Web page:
- A system of government in which responsibilities and powers are shared between the centre and regional or state units. The division of power is laid down in a written constitution and any dispute is arbitrated by a supreme court. There is no possibility of central government abolishing the other tier; the sub-national government enjoys constitutionally guaranteed autonomy.Federalism diffuses political authority to prevent any undue concentration at one point. Federations accommodate sectional diversity, whilst providing the advantages of national unity. Federalism is widely seen as desirable or necessary in situations where the country is geographically vast and/or where there exist diverse ethnic, linguistic or religious elements (India, for example).Some writers suggest that devolution of power to Scotland, Wales and Northern Ireland means that the United Kingdom is moving in a federal direction, hence talk of ‘creeping federalism’. British opponents of moves towards further integration in the European Union are prone to denunciation of a ‘federal Europe’ which they associate with the creation of some massive, centralised European super-state. By contrast, continental Europeans view federalism as a means of decentralisation.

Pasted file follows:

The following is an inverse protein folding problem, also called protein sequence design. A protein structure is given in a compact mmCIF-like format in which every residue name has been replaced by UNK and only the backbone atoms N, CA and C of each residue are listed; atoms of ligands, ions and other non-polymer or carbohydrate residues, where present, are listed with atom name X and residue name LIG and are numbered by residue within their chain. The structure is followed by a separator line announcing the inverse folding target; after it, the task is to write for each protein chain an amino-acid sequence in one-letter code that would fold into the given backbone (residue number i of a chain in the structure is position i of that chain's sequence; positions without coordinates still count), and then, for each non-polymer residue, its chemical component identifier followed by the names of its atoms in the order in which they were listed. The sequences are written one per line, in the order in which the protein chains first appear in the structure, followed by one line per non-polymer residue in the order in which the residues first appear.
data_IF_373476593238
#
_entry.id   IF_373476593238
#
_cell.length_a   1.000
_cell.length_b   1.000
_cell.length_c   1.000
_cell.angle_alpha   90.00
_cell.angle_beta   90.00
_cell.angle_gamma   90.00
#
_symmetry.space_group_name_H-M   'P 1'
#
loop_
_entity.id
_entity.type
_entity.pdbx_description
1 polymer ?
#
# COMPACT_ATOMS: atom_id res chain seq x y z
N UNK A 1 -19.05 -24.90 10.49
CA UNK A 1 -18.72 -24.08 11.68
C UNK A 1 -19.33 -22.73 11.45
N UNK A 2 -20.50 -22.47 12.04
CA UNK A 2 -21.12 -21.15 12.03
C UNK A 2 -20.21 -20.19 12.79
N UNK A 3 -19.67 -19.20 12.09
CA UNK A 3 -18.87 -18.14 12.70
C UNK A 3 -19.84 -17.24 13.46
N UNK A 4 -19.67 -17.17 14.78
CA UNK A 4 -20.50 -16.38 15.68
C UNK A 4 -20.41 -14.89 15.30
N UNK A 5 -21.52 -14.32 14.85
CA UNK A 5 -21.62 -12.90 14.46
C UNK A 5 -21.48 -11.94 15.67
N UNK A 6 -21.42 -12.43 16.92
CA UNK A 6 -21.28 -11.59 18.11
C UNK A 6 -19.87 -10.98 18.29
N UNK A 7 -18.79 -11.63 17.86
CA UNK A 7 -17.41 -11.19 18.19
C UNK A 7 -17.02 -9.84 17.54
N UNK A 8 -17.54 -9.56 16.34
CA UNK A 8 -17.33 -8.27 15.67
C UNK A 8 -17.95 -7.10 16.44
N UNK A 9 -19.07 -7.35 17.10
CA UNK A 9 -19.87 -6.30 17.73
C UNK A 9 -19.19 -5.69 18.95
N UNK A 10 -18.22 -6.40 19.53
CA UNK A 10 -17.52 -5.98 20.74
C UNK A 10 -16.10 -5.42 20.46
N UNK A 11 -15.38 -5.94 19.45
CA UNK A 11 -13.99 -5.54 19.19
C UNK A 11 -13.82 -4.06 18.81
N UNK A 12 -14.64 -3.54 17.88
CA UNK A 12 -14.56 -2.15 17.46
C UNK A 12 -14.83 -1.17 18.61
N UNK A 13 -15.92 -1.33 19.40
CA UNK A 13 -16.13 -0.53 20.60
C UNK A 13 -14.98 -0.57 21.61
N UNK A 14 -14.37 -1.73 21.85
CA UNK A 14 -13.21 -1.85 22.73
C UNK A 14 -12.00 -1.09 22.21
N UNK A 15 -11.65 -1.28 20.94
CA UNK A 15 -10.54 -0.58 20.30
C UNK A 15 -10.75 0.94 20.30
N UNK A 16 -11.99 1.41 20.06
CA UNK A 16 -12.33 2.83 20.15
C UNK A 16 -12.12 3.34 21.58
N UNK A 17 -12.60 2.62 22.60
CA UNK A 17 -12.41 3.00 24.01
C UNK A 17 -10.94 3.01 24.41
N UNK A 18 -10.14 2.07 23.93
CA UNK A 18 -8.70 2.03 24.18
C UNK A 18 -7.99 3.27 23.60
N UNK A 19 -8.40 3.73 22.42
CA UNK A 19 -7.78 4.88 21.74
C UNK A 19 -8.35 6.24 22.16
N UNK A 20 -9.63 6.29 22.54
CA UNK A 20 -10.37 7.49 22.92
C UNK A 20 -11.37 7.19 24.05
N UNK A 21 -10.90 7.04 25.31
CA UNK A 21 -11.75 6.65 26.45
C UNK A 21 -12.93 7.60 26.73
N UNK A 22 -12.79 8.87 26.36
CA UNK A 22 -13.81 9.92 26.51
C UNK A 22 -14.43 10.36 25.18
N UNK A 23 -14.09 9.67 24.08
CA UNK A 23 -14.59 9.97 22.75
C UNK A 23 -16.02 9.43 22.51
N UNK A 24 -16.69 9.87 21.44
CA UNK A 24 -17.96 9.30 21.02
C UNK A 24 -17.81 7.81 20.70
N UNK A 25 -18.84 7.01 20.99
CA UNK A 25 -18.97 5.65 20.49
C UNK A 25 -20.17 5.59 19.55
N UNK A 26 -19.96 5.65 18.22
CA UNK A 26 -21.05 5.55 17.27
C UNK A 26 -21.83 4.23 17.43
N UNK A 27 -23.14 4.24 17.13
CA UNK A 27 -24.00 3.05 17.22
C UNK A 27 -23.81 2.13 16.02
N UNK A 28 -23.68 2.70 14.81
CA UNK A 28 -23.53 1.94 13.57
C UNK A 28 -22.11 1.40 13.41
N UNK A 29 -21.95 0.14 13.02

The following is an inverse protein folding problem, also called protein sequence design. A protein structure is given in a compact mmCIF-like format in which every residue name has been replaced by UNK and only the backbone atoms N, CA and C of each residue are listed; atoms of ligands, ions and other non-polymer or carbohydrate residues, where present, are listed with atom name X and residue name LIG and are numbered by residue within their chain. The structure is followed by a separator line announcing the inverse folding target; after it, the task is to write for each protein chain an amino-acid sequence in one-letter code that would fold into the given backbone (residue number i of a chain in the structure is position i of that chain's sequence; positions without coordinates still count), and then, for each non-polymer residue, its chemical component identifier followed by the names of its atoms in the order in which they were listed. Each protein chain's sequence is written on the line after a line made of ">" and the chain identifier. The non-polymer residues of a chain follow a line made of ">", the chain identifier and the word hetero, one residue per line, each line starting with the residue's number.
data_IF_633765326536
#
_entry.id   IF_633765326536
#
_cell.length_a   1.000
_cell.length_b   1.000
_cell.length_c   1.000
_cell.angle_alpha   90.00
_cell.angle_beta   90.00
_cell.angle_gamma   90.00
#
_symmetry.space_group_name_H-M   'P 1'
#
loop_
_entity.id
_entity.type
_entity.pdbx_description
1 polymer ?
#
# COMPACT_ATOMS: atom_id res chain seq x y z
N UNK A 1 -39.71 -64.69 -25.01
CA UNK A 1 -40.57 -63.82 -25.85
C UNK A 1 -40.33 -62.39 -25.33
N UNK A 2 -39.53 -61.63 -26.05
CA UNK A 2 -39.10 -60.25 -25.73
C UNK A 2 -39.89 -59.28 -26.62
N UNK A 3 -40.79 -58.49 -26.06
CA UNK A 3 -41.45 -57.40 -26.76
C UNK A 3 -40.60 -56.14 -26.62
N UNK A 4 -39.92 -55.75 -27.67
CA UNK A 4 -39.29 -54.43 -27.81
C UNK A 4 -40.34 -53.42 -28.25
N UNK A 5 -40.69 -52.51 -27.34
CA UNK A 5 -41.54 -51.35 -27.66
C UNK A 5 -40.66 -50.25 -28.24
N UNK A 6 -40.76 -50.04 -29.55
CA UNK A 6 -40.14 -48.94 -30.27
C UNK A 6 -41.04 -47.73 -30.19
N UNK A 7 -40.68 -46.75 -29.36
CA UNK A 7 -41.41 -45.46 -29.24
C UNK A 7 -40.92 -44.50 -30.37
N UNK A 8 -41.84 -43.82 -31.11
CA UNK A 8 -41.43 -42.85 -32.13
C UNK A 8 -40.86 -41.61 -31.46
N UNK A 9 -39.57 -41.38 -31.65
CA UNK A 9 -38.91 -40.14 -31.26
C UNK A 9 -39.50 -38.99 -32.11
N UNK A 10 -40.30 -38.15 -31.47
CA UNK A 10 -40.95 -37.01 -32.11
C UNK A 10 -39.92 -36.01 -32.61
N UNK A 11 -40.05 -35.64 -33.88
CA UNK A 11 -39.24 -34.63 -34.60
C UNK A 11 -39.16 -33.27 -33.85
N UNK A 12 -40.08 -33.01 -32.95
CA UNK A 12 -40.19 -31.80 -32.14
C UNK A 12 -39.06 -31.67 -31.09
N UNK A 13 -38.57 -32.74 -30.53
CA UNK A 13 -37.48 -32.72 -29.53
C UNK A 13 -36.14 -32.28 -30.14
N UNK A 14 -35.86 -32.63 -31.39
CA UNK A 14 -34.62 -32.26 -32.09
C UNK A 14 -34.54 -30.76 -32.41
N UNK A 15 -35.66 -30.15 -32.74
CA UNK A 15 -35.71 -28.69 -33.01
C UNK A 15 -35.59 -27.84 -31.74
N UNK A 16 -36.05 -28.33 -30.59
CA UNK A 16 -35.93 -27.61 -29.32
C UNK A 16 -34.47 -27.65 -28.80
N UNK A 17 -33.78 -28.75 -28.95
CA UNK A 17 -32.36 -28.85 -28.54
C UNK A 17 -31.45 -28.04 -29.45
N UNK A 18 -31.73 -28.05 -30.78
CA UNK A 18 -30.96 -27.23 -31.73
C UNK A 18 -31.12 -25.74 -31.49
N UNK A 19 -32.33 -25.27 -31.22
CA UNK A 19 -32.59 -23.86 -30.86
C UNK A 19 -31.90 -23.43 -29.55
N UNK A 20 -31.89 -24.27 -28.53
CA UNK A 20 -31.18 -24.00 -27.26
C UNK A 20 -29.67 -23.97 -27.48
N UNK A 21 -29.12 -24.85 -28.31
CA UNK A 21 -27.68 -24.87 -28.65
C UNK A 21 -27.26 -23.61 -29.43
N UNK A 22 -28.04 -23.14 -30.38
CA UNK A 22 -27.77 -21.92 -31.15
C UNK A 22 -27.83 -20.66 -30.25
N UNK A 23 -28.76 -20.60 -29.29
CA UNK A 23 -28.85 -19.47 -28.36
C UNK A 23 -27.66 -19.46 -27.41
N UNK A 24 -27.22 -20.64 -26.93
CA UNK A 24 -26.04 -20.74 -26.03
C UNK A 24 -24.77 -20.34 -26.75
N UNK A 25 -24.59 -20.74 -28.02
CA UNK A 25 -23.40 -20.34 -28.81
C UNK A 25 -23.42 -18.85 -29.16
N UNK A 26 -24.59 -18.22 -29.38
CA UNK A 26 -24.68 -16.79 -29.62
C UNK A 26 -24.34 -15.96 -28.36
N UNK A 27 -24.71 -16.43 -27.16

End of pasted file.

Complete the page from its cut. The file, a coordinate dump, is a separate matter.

Glossary of UK Government and Politics . 2013.